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The Killid Group

Can we trust the US?

Written by Killid
Sunday, 29 April 2012 15:28

Can we trust the US? Finally, long-drawn negotiations between the US and Afghanistan on strategic cooperation have produced the outlines of an agreement. A draft pact was signed by national security adviser Dr Rangin Dadfar Spanta and US ambassador Ryan Crocker on April 22.            
Briefing Parliament later Spanta said both countries have agreed to sign a separate memorandum of understanding next year on the presence of US forces in military bases after the pullout. By 2014, the process of handing over security duties from NATO and ISAF to the Afghan army will be complete.
The long-term strategic treaty includes agreements on the liberty of women and media. The US has promised aid for health, education, agriculture, commerce, and mines development. “Eighty five percent of the aid would be spent by the Afghan government,” the national security advisor told members of Parliament.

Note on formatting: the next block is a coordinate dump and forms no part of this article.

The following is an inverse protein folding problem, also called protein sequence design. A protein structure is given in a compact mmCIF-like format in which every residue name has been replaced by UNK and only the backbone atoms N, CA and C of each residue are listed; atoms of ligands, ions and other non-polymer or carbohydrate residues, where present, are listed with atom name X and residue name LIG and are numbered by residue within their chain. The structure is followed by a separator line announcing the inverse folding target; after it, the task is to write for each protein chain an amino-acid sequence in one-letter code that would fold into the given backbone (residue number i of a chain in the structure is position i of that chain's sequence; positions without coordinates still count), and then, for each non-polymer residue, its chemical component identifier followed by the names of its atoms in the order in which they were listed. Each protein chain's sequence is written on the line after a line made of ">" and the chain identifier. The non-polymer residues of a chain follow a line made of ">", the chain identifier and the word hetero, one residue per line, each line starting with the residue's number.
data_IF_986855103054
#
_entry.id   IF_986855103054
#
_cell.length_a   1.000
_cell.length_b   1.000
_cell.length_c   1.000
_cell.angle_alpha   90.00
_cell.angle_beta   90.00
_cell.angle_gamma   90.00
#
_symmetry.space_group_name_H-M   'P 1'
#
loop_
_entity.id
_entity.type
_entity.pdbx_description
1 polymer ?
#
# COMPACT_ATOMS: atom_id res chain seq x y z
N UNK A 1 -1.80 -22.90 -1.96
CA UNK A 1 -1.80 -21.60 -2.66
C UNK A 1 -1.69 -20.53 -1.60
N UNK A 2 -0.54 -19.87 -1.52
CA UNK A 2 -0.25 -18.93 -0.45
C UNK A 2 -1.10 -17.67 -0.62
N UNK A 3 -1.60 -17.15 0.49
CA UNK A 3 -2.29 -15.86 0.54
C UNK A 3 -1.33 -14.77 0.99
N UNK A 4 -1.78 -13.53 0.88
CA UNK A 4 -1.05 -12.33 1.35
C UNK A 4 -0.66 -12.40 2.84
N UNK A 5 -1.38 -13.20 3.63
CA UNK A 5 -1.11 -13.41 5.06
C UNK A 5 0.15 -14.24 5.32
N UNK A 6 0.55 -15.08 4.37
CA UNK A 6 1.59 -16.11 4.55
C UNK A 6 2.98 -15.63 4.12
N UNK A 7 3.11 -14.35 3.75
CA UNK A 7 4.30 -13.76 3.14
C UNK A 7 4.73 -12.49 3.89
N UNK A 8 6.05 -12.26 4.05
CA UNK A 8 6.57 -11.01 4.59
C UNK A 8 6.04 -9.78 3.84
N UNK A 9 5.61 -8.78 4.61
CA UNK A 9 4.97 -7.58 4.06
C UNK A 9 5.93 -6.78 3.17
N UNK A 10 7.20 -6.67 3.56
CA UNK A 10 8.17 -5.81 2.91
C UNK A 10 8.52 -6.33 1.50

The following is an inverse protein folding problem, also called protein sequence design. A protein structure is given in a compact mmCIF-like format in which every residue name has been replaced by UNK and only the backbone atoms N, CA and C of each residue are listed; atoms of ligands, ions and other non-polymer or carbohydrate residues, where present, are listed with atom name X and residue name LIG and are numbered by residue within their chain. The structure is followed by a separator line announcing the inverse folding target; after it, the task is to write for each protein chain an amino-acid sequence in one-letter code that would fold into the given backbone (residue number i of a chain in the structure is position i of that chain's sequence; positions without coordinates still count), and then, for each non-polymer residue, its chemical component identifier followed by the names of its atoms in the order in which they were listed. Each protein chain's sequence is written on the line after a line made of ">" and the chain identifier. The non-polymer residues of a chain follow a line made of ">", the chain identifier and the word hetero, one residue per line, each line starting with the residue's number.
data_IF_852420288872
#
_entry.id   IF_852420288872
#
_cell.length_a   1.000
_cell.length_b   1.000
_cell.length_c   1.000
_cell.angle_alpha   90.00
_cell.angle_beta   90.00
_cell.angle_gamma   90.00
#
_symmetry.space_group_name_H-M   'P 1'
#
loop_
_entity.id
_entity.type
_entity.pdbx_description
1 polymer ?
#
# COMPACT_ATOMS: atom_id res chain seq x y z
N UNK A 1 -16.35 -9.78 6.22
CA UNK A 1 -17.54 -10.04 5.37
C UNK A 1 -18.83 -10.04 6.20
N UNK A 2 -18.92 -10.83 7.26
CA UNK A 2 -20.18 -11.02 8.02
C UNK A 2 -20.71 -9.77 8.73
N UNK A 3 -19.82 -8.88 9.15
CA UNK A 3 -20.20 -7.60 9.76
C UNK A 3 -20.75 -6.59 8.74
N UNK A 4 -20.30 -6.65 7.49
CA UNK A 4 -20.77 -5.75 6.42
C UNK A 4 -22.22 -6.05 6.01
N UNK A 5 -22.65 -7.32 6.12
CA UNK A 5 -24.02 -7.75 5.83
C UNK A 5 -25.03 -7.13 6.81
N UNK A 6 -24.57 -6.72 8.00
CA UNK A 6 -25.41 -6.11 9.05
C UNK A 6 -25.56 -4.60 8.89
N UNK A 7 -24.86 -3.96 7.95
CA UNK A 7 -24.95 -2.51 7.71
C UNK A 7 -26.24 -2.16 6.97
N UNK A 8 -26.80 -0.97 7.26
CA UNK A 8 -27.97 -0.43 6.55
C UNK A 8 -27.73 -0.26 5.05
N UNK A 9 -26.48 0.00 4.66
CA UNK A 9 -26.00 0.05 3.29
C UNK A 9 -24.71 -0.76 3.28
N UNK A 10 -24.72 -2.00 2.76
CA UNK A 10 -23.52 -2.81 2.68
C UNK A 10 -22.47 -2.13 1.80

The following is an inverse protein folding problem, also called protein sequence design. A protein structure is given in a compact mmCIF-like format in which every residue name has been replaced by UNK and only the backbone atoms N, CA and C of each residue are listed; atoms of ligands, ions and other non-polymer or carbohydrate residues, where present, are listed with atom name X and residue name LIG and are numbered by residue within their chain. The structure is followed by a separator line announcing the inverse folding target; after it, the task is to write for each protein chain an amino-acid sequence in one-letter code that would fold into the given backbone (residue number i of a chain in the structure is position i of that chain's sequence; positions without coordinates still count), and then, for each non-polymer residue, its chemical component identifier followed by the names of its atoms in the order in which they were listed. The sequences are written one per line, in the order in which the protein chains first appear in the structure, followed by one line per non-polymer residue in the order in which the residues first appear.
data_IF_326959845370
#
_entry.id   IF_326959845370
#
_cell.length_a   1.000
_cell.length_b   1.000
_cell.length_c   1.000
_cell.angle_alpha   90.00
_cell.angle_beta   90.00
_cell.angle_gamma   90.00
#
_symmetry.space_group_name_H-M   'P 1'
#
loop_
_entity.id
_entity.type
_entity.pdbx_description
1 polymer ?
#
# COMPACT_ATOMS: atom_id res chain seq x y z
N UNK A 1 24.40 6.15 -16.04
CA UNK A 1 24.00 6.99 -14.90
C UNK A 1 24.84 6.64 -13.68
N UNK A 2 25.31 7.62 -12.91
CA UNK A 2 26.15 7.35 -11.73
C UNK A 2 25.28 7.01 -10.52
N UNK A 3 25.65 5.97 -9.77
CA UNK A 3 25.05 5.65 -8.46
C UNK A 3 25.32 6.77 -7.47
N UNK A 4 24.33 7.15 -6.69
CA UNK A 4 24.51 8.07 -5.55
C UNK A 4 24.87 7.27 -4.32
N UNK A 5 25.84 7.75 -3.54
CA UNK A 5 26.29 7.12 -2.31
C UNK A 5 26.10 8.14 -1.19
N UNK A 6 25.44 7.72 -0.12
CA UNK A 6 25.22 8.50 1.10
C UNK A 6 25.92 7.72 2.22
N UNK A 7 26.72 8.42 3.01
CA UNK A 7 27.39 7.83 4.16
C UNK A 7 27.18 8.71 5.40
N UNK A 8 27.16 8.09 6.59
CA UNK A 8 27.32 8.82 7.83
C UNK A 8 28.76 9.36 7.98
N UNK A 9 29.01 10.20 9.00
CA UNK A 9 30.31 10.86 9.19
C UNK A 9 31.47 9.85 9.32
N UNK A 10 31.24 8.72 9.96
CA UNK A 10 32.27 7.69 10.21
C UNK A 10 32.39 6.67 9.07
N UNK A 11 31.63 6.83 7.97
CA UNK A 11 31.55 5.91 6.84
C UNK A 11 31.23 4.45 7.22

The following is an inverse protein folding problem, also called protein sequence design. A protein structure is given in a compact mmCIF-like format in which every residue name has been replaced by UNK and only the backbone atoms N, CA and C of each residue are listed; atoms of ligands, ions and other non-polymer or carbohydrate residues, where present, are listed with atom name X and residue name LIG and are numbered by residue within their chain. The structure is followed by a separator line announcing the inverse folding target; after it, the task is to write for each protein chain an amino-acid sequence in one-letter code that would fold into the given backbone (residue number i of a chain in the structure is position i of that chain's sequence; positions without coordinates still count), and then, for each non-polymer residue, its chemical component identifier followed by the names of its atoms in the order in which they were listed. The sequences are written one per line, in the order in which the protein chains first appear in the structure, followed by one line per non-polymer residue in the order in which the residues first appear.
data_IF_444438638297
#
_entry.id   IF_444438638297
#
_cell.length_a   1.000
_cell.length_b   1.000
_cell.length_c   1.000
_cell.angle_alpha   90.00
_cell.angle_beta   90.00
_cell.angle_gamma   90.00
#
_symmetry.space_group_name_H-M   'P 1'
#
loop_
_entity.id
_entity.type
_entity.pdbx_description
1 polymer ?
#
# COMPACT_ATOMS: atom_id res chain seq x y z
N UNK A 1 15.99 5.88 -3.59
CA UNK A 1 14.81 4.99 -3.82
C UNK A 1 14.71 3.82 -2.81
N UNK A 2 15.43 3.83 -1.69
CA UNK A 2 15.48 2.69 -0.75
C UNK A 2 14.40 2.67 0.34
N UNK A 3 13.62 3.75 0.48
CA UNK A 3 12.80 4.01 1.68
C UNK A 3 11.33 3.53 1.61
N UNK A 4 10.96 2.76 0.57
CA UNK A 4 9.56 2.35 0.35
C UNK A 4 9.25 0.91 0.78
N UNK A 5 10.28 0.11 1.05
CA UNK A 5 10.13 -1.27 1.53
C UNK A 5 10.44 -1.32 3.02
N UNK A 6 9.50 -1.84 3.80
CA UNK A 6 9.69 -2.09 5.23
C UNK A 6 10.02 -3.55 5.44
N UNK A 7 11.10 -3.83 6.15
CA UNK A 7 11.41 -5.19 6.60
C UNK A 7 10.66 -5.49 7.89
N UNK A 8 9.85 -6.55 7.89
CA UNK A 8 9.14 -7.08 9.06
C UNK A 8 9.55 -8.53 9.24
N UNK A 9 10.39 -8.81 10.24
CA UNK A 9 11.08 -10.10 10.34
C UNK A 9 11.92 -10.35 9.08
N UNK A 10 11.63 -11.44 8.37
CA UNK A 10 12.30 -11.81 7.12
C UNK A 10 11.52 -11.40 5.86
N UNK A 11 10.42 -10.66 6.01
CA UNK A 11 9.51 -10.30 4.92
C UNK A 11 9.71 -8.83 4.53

Spanta said the government has struck no hidden deals. Also countries in the region have been briefed. “We have given information about the contents of the treaty to India, China, Pakistan, Russia, Tajikistan and other neighbouring countries and have kept their concerns in mind …”
He believed it was in US self interest to sign the treaty. “The US is assisting not only philanthropically. Rather it has interests as a super power… it has strategic interests as well. Our job and task is to safeguard our interests...”

Critical voices
Many Members of Parliament are critical.
Abdul Rauf Ebrahimi, speaker, said the government has no authority to “accept or reject” the draft. “The treaty should be signed keeping in mind the national interests of Afghanistan. When the document comes to Parliament we would have the authority to approve or reject it. The decision would take place when it comes to Parliament.”
Other national assembly members like Dr Zulmai Zabuli raised doubts about the US honouring the treaty. “I say that the US promised at the Bonn first conference (2001) to respect Islamic values, customs and laws but unfortunately they have flouted it many times. What is the guarantee now?”
Senator Mohammad Daneshjo has no such reservations. He is happy the US will continue to have a presence. “This is the need of the hour,” he said. “We should sign strategic treaties to prevent interference from our neighbours.”

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